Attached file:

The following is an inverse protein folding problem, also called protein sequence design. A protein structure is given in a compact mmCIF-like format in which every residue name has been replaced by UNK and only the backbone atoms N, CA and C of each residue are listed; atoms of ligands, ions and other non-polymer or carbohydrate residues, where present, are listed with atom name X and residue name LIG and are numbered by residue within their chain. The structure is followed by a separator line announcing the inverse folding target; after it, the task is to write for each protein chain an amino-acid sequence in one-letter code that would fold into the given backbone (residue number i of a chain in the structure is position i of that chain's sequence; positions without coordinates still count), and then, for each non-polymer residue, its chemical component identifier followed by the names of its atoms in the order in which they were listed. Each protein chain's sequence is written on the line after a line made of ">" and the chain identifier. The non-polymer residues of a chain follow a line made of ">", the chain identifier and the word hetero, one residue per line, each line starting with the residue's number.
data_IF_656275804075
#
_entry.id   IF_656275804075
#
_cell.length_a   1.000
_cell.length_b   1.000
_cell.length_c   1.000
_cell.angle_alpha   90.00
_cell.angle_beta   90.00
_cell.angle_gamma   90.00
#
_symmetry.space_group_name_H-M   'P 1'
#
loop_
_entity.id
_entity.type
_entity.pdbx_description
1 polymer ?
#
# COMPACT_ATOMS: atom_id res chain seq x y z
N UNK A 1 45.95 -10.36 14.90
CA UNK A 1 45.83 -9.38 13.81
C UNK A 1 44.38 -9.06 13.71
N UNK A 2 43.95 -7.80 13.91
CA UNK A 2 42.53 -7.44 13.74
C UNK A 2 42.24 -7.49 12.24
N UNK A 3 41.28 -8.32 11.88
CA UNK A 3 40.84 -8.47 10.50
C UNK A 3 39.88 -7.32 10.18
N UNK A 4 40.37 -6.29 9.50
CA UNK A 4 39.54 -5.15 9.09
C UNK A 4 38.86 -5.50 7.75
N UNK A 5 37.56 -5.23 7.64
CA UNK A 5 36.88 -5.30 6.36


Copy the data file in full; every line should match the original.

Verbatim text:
The following is an inverse protein folding problem, also called protein sequence design. A protein structure is given in a compact mmCIF-like format in which every residue name has been replaced by UNK and only the backbone atoms N, CA and C of each residue are listed; atoms of ligands, ions and other non-polymer or carbohydrate residues, where present, are listed with atom name X and residue name LIG and are numbered by residue within their chain. The structure is followed by a separator line announcing the inverse folding target; after it, the task is to write for each protein chain an amino-acid sequence in one-letter code that would fold into the given backbone (residue number i of a chain in the structure is position i of that chain's sequence; positions without coordinates still count), and then, for each non-polymer residue, its chemical component identifier followed by the names of its atoms in the order in which they were listed. Each protein chain's sequence is written on the line after a line made of ">" and the chain identifier. The non-polymer residues of a chain follow a line made of ">", the chain identifier and the word hetero, one residue per line, each line starting with the residue's number.
data_IF_656275804075
#
_entry.id   IF_656275804075
#
_cell.length_a   1.000
_cell.length_b   1.000
_cell.length_c   1.000
_cell.angle_alpha   90.00
_cell.angle_beta   90.00
_cell.angle_gamma   90.00
#
_symmetry.space_group_name_H-M   'P 1'
#
loop_
_entity.id
_entity.type
_entity.pdbx_description
1 polymer ?
#
# COMPACT_ATOMS: atom_id res chain seq x y z
N UNK A 1 45.95 -10.36 14.90
CA UNK A 1 45.83 -9.38 13.81
C UNK A 1 44.38 -9.06 13.71
N UNK A 2 43.95 -7.80 13.91
CA UNK A 2 42.53 -7.44 13.74
C UNK A 2 42.24 -7.49 12.24
N UNK A 3 41.28 -8.32 11.88
CA UNK A 3 40.84 -8.47 10.50
C UNK A 3 39.88 -7.32 10.18
N UNK A 4 40.37 -6.29 9.50
CA UNK A 4 39.54 -5.15 9.09
C UNK A 4 38.86 -5.50 7.75
N UNK A 5 37.56 -5.23 7.64
CA UNK A 5 36.88 -5.30 6.36